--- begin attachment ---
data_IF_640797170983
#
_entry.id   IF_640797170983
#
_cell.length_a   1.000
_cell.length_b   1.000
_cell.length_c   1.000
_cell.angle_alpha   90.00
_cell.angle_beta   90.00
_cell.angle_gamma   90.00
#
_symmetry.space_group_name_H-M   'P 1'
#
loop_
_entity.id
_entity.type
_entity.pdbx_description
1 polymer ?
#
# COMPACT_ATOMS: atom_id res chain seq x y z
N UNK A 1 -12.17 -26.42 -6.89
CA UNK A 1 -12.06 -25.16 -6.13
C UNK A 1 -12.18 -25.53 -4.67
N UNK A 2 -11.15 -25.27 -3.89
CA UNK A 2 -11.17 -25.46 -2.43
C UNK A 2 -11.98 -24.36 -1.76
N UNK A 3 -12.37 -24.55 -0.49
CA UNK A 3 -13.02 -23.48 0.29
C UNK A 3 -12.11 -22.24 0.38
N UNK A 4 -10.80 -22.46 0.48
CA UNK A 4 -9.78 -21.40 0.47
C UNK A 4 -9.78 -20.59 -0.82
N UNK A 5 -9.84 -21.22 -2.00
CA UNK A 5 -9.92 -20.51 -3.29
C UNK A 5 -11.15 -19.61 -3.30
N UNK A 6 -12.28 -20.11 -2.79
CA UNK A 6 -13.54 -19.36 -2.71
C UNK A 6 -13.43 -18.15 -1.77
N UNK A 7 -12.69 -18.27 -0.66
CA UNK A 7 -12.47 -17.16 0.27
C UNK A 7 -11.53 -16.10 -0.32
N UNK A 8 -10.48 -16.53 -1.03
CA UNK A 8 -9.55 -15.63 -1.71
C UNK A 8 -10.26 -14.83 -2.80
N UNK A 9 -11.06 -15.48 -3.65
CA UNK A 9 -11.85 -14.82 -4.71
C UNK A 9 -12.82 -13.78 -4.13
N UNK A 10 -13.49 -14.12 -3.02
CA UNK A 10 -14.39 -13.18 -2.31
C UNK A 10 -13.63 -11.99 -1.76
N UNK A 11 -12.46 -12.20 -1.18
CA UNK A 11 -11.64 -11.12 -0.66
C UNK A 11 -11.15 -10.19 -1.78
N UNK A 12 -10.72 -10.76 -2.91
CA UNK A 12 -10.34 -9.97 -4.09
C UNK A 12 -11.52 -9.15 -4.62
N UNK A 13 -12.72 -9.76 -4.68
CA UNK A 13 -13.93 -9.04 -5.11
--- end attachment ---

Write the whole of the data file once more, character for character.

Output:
data_IF_640797170983
#
_entry.id   IF_640797170983
#
_cell.length_a   1.000
_cell.length_b   1.000
_cell.length_c   1.000
_cell.angle_alpha   90.00
_cell.angle_beta   90.00
_cell.angle_gamma   90.00
#
_symmetry.space_group_name_H-M   'P 1'
#
loop_
_entity.id
_entity.type
_entity.pdbx_description
1 polymer ?
#
# COMPACT_ATOMS: atom_id res chain seq x y z
N UNK A 1 -12.17 -26.42 -6.89
CA UNK A 1 -12.06 -25.16 -6.13
C UNK A 1 -12.18 -25.53 -4.67
N UNK A 2 -11.15 -25.27 -3.89
CA UNK A 2 -11.17 -25.46 -2.43
C UNK A 2 -11.98 -24.36 -1.76
N UNK A 3 -12.37 -24.55 -0.49
CA UNK A 3 -13.02 -23.48 0.29
C UNK A 3 -12.11 -22.24 0.38
N UNK A 4 -10.80 -22.46 0.48
CA UNK A 4 -9.78 -21.40 0.47
C UNK A 4 -9.78 -20.59 -0.82
N UNK A 5 -9.84 -21.22 -2.00
CA UNK A 5 -9.92 -20.51 -3.29
C UNK A 5 -11.15 -19.61 -3.30
N UNK A 6 -12.28 -20.11 -2.79
CA UNK A 6 -13.54 -19.36 -2.71
C UNK A 6 -13.43 -18.15 -1.77
N UNK A 7 -12.69 -18.27 -0.66
CA UNK A 7 -12.47 -17.16 0.27
C UNK A 7 -11.53 -16.10 -0.32
N UNK A 8 -10.48 -16.53 -1.03
CA UNK A 8 -9.55 -15.63 -1.71
C UNK A 8 -10.26 -14.83 -2.80
N UNK A 9 -11.06 -15.48 -3.65
CA UNK A 9 -11.85 -14.82 -4.71
C UNK A 9 -12.82 -13.78 -4.13
N UNK A 10 -13.49 -14.12 -3.02
CA UNK A 10 -14.39 -13.18 -2.31
C UNK A 10 -13.63 -11.99 -1.76
N UNK A 11 -12.46 -12.20 -1.18
CA UNK A 11 -11.64 -11.12 -0.66
C UNK A 11 -11.15 -10.19 -1.78
N UNK A 12 -10.72 -10.76 -2.91
CA UNK A 12 -10.34 -9.97 -4.09
C UNK A 12 -11.52 -9.15 -4.62
N UNK A 13 -12.72 -9.76 -4.68
CA UNK A 13 -13.93 -9.04 -5.11